by Geoff Roberts Iron Mag
Most would agree that bodybuilding as a whole, is just not what it used to be. Whether you are discussing the popularity of bodybuilding, the direction the physiques themselves are taking, or pretty much any other aspect of the sport, it is difficult to argue that the sport is not in the midst of a backwards trend as of late. With all of these new categories popping up left and right, everybody and their mother has a class that they can fit themselves into. This indefinitely causes an increase in the number of athletes entering shows at all level of competition. However, this is a reflection of physique competitions in general growing, not bodybuilding. In fact, it is frustrating to hear industry insiders go on about how “our sport” is growing by the day, based on the fact that such and such a show had 900 competitors. In my eyes, at its core, “our sport”, is bodybuilding. So, if only 30 of these 900 competitors are bodybuilders, “our sport” is not growing at all. Hundreds of 20 year old kids who have been training for 8 months and don’t know the first thing about nutrition, entering mens physique and bikini competitions, does not in any way shape or form represent the growth of bodybuilding.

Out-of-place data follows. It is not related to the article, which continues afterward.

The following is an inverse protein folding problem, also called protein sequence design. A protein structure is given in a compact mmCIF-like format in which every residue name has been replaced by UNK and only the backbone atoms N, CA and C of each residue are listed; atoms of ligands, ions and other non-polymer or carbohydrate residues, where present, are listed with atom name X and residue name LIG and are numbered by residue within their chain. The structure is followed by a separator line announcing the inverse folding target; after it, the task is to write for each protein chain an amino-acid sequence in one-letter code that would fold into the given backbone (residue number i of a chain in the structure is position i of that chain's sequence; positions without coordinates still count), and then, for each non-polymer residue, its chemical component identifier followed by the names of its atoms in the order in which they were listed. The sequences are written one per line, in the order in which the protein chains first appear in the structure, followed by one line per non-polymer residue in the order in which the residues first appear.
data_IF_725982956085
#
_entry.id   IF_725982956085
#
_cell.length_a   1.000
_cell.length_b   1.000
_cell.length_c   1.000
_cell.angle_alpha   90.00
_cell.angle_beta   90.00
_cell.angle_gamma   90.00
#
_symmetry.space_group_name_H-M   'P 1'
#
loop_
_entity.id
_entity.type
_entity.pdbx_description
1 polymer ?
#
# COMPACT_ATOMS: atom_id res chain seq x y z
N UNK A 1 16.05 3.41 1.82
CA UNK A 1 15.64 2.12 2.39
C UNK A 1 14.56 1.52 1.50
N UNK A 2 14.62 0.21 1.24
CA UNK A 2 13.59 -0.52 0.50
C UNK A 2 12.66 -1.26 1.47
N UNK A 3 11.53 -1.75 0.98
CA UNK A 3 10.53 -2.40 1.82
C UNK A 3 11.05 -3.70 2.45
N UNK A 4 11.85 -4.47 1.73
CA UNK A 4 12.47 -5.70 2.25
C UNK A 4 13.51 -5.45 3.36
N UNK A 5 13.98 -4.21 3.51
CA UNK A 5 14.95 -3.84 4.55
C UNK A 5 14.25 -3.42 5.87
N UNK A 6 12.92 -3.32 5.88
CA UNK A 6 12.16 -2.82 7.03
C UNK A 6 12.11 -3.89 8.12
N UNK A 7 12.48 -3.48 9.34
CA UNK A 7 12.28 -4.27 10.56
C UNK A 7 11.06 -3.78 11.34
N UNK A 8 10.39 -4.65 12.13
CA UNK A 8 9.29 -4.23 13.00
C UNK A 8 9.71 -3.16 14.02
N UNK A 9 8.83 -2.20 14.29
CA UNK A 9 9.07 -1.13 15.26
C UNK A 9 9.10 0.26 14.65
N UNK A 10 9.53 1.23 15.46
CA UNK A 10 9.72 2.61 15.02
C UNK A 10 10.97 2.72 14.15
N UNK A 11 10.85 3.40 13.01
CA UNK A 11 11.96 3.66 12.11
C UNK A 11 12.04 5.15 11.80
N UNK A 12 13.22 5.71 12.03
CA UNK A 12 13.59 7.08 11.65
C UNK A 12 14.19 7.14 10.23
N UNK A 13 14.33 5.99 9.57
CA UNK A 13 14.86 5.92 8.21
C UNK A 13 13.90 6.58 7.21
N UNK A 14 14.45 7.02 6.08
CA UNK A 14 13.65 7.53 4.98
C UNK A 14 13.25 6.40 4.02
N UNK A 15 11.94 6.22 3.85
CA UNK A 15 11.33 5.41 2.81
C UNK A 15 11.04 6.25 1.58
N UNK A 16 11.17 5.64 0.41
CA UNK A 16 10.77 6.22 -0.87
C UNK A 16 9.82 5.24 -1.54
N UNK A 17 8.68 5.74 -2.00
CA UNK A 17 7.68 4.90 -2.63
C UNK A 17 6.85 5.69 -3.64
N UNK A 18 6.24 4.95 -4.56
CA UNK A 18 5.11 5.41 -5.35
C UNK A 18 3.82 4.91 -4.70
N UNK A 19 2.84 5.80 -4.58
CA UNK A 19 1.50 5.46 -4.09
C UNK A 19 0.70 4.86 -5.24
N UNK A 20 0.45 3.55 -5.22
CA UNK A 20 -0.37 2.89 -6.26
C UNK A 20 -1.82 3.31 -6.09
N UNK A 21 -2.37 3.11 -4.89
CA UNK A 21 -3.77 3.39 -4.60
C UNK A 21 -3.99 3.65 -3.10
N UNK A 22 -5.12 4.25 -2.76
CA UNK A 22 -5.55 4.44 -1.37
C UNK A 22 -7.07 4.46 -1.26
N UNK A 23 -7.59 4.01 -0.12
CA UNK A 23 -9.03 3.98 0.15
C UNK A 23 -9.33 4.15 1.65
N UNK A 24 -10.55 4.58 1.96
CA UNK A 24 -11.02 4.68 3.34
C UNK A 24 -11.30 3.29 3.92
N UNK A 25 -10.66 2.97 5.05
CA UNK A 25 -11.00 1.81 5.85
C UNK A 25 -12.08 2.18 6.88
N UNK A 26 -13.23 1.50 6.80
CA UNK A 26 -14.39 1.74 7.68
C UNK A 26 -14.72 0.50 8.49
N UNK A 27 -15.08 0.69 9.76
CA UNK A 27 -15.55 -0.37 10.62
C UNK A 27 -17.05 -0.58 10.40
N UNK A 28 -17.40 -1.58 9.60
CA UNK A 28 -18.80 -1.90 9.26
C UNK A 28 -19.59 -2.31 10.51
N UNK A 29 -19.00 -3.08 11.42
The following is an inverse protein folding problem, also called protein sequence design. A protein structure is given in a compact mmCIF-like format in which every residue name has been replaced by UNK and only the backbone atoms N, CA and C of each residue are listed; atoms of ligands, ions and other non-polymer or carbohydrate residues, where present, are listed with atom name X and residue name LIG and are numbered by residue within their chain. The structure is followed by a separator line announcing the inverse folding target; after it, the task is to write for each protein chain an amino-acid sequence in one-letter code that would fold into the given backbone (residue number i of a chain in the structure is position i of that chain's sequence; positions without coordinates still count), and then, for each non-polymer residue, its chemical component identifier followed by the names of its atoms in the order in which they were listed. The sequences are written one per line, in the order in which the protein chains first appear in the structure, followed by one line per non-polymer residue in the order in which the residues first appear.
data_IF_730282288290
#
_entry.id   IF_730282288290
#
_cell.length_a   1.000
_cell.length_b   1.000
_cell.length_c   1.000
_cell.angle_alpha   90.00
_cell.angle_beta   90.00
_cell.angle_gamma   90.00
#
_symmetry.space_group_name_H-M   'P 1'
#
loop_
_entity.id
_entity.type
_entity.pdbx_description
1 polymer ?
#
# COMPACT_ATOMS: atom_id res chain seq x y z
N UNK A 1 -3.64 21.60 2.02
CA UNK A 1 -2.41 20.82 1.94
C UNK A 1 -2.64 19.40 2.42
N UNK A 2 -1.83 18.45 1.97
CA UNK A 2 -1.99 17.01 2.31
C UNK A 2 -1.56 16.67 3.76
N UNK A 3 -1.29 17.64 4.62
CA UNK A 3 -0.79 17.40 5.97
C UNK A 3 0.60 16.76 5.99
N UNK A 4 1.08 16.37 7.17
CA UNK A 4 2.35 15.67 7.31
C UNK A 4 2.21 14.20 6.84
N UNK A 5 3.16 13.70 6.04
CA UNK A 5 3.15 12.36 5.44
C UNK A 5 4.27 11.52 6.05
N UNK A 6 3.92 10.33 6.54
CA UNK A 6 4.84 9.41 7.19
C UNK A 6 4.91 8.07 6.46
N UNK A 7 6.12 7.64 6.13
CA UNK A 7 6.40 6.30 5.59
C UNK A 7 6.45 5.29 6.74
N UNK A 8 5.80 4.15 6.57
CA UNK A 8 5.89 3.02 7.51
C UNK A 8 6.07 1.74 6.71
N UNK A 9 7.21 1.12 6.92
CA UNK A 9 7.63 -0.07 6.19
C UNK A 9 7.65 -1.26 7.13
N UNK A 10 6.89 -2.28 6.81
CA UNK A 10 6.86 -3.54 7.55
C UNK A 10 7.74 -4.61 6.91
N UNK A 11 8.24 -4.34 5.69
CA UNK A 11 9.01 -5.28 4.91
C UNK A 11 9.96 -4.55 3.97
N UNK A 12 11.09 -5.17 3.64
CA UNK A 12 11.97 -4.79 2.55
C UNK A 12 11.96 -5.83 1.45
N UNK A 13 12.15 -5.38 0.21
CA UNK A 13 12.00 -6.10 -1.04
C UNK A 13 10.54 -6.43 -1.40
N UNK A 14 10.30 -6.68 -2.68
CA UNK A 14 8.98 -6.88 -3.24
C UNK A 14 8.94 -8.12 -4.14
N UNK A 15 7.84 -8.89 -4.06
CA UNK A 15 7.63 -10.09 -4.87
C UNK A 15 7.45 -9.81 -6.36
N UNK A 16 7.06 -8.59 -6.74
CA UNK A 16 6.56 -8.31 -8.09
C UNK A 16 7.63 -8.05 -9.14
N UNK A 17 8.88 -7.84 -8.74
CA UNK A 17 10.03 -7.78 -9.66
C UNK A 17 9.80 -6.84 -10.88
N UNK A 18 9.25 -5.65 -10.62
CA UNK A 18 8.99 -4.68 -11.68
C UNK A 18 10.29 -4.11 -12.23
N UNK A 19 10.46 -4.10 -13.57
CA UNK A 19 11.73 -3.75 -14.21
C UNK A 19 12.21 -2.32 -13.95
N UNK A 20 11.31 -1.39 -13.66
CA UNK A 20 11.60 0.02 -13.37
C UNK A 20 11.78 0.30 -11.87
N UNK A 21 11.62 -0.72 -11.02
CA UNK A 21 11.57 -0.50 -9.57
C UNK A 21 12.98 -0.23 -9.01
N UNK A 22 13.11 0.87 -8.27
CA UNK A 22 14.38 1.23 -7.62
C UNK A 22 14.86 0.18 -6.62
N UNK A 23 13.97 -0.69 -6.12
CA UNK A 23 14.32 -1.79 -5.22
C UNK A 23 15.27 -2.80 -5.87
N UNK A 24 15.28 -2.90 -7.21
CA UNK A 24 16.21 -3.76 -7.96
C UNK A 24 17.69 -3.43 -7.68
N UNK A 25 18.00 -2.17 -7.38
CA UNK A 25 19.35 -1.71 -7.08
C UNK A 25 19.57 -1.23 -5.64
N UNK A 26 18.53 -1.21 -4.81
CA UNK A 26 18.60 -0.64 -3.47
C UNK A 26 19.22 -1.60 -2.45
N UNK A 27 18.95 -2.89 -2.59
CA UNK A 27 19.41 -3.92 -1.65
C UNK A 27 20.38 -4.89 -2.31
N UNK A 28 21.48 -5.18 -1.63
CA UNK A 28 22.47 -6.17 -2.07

Although the physiques brought to the stage by today’s top pros might be more “impressive” and or freaky than the physiques of yesteryear, few would argue that they are actually better. Guys like Arnold, Frank Zane, and Lou Ferrigno made bodybuilding cool, and more importantly, accepted in the 70’s and 80’s. By the time the late 80’s and early 90’s rolled around you had what most bodybuilding fans would agree were the best physiques of all time. Men like Flex Wheeler, Shawn Ray, Kevin Levrone, Lee Labrada, Lee Haney and Rich Gaspari, for my money, represent bodybuilding’s peak. In the mid to late 90’s bodybuilding seemed to crest this peak and begin a downward path that continues today. It is probably no coincidence that from 1985 to 1995 the drug use in bodybuilding increased dramatically, both in amounts as well as variety. Potentially more than it has over any other ten year span in our sports history. An increase in the amount and variety of drugs used in bodybuilding over the years is certainly not the only reason that bodybuilding is on this downward trend. The general pussification of America is also to blame. As a result of outlandish political correctness and horrendous lifestyles that are sabotaging our hormones, men are essentially becoming women in our society. In fact, if we continue on this path, it will more than likely be difficult to tell the difference between an American man and an American woman in another 60 years or so. That said, a good case can still be made for steroids, more specifically the reliance on steroids, being the chief cause of our sports seemingly inevitable demise.